Thank you for doing this interview with us - um, a lot of your work focuses around the safety and security of nuclear weapons and materials. So what types of measures do you think are needed to create a stable non-proliferation regime? Maybe standards or sanctions?
Well, the truth is that there are no perfect ways to control proliferation - and there’s no silver bullet. And so, it’s really a matter of first becoming familiar with what is the range of methods that are available and have been developed, and then asking the question, how can we further improve them? And then also the question, are there other things that we might be doing that could also be constructive and helpful.
Okay. Do you think the steps that you mentioned can be feasibly carried out in the next generation or so?
Well the truth is, that of course we’ve been doing this now for many years. And what we’ve learned is that we have to work in all of these different areas - uh, use all of these different tools - and that sometimes we discover that they are not working as effectively as they need to. That’s when we need to do work to modify them and to make improvements. So for example, after the first Gulf War it was discovered that a clandestine program to enrich uranium had been ongoing in Iraq using a technology called calutrons. And at that point we began to realize that the nonproliferation regime that we had, had some loopholes in it because the safeguards agreements that the International Atomic Energy Agency had with Iraq (and generally had at the time) did not allow it to investigate facilities that had not been declared.
And so, the program was able to occur or go on in secret. The solution to that is a new protocol, called the Additional Protocol, which provides much more extensive um.. authority to the IAEA to do things which are helpful in verifying that there’s not clandestine activity in addition to verifying that peaceful, civil nuclear energy use is being done in a way that is not diverting material to weapons programs.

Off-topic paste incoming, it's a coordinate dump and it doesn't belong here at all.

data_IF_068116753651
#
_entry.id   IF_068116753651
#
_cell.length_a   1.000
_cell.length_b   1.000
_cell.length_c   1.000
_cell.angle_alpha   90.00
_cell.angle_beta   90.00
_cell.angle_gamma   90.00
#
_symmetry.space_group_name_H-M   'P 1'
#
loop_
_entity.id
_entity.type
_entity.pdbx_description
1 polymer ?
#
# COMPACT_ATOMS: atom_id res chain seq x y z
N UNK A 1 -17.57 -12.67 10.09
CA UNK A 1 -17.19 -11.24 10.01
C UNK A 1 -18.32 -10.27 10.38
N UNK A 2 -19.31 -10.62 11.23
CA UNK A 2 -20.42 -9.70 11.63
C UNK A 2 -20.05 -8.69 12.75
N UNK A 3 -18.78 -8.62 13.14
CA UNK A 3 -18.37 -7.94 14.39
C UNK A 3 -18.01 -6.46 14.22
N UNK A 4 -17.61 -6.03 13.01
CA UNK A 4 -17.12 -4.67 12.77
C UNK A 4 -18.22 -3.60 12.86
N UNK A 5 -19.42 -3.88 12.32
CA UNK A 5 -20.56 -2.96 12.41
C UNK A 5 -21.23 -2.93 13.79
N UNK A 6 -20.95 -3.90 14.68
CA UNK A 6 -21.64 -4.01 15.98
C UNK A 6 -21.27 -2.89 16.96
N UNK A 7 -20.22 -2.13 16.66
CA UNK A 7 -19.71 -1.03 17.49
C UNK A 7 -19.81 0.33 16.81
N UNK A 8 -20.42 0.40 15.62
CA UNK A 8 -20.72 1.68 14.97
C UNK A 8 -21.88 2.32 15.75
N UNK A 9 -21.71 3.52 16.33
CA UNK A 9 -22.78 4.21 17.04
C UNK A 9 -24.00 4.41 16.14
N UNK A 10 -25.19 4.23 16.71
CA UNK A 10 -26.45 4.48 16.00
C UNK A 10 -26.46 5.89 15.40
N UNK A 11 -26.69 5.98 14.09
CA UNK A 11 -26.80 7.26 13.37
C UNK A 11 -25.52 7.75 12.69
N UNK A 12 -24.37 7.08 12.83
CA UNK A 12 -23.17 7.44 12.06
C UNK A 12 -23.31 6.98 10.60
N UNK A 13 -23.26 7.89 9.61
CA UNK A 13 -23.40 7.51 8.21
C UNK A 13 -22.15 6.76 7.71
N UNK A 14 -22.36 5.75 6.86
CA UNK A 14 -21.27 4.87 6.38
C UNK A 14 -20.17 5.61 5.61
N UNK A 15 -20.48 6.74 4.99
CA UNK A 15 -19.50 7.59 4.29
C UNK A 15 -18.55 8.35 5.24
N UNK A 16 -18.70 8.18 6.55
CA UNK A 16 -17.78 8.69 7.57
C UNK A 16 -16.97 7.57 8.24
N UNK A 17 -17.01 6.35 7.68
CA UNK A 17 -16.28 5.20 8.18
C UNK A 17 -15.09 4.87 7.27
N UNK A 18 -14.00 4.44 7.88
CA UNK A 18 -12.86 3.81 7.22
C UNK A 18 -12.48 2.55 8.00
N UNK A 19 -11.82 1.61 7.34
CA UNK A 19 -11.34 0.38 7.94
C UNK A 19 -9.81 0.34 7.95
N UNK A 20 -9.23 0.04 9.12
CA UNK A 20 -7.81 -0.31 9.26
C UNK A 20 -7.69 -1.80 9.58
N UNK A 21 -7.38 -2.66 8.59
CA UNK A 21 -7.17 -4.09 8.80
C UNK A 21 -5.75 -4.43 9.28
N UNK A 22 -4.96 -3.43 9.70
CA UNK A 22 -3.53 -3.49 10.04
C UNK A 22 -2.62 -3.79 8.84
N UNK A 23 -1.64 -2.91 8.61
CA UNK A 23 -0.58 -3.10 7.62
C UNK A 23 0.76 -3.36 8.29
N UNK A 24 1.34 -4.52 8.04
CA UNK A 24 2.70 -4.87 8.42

Alright. On the topic of nonproliferation as a whole, a large debate has started on whether disarmament is actually the best way to go given today’s geopolitical situation, relationships with Russia… What do you think? Is disarmament even a viable solution at this point?
Well, the… I think that it’s clear that currently the inventories of nuclear weapons in the world are larger than they need to be to provide security, whether or not one goes all the way to disarmament. And I think that, in fact, that one of the reasons there’s a broad consensus that further reductions in nuclear weapons inventories - particularly for the United States and Russia that have larger numbers - uh, that this makes sense in the near term. In the longer term there are some complicated issues that one needs to address to go all the way to zero.
I think that that’s a problem that we will face in the future, but that in the - in the intermediate period there’s a whole set of additional things that are important. As long as nuclear weapons exist in nuclear weapons states, it’s critical that they be provided with adequate security, protection against use and misuse, and that… that they… be kept secure. So those measures are to ensure that as long as weapons exist, that they are kept secure I think is something critical for us to be working on today.
Okay. In our phone call earlier you were talking about horizontal versus vertical proliferation and how the risks for international and national were different. Do you think you could clarify some of those differences?
Well certainly… of course, what we were talking about with disarmament is the idea of vertical proliferation or, let’s say, going down in numbers because we have been systematically seeing the total numbers in nuclear weapons in the world dropping. Uh.. the ability to further reduce these numbers is something we discussed earlier and that would be an element of the vertical proliferation. But the other concern that we are faced with is that there may be horizontal proliferation which is the fact that other countries that currently don’t have weapons might acquire them.